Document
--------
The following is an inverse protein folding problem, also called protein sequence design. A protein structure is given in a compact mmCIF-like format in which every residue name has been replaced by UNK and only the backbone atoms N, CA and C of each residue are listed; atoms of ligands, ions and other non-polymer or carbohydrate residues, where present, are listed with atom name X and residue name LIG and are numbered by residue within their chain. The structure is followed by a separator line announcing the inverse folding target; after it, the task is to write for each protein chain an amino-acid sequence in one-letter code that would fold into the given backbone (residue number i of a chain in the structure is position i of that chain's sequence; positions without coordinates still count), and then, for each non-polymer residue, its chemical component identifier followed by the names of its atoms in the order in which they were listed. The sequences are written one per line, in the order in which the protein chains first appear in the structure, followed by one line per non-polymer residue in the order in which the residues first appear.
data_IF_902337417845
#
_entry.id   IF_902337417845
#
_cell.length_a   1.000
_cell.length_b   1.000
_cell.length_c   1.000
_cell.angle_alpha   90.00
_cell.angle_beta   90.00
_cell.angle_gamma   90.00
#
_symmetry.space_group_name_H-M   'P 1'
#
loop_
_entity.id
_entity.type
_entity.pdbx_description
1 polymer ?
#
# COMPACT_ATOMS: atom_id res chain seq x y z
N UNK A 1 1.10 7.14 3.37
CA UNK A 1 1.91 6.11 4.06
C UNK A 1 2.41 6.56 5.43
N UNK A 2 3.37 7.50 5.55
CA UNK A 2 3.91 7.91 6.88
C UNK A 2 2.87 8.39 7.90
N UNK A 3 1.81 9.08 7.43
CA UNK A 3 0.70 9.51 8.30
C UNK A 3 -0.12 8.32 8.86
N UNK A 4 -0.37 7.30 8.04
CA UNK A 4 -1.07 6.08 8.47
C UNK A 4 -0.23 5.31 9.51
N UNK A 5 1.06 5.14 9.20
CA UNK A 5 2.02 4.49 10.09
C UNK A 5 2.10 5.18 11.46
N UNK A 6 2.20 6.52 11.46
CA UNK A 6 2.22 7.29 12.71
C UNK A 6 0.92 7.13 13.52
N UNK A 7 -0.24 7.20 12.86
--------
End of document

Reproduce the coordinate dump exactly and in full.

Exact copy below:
The following is an inverse protein folding problem, also called protein sequence design. A protein structure is given in a compact mmCIF-like format in which every residue name has been replaced by UNK and only the backbone atoms N, CA and C of each residue are listed; atoms of ligands, ions and other non-polymer or carbohydrate residues, where present, are listed with atom name X and residue name LIG and are numbered by residue within their chain. The structure is followed by a separator line announcing the inverse folding target; after it, the task is to write for each protein chain an amino-acid sequence in one-letter code that would fold into the given backbone (residue number i of a chain in the structure is position i of that chain's sequence; positions without coordinates still count), and then, for each non-polymer residue, its chemical component identifier followed by the names of its atoms in the order in which they were listed. The sequences are written one per line, in the order in which the protein chains first appear in the structure, followed by one line per non-polymer residue in the order in which the residues first appear.
data_IF_902337417845
#
_entry.id   IF_902337417845
#
_cell.length_a   1.000
_cell.length_b   1.000
_cell.length_c   1.000
_cell.angle_alpha   90.00
_cell.angle_beta   90.00
_cell.angle_gamma   90.00
#
_symmetry.space_group_name_H-M   'P 1'
#
loop_
_entity.id
_entity.type
_entity.pdbx_description
1 polymer ?
#
# COMPACT_ATOMS: atom_id res chain seq x y z
N UNK A 1 1.10 7.14 3.37
CA UNK A 1 1.91 6.11 4.06
C UNK A 1 2.41 6.56 5.43
N UNK A 2 3.37 7.50 5.55
CA UNK A 2 3.91 7.91 6.88
C UNK A 2 2.87 8.39 7.90
N UNK A 3 1.81 9.08 7.43
CA UNK A 3 0.70 9.51 8.30
C UNK A 3 -0.12 8.32 8.86
N UNK A 4 -0.37 7.30 8.04
CA UNK A 4 -1.07 6.08 8.47
C UNK A 4 -0.23 5.31 9.51
N UNK A 5 1.06 5.14 9.20
CA UNK A 5 2.02 4.49 10.09
C UNK A 5 2.10 5.18 11.46
N UNK A 6 2.20 6.52 11.46
CA UNK A 6 2.22 7.29 12.71
C UNK A 6 0.92 7.13 13.52
N UNK A 7 -0.24 7.20 12.86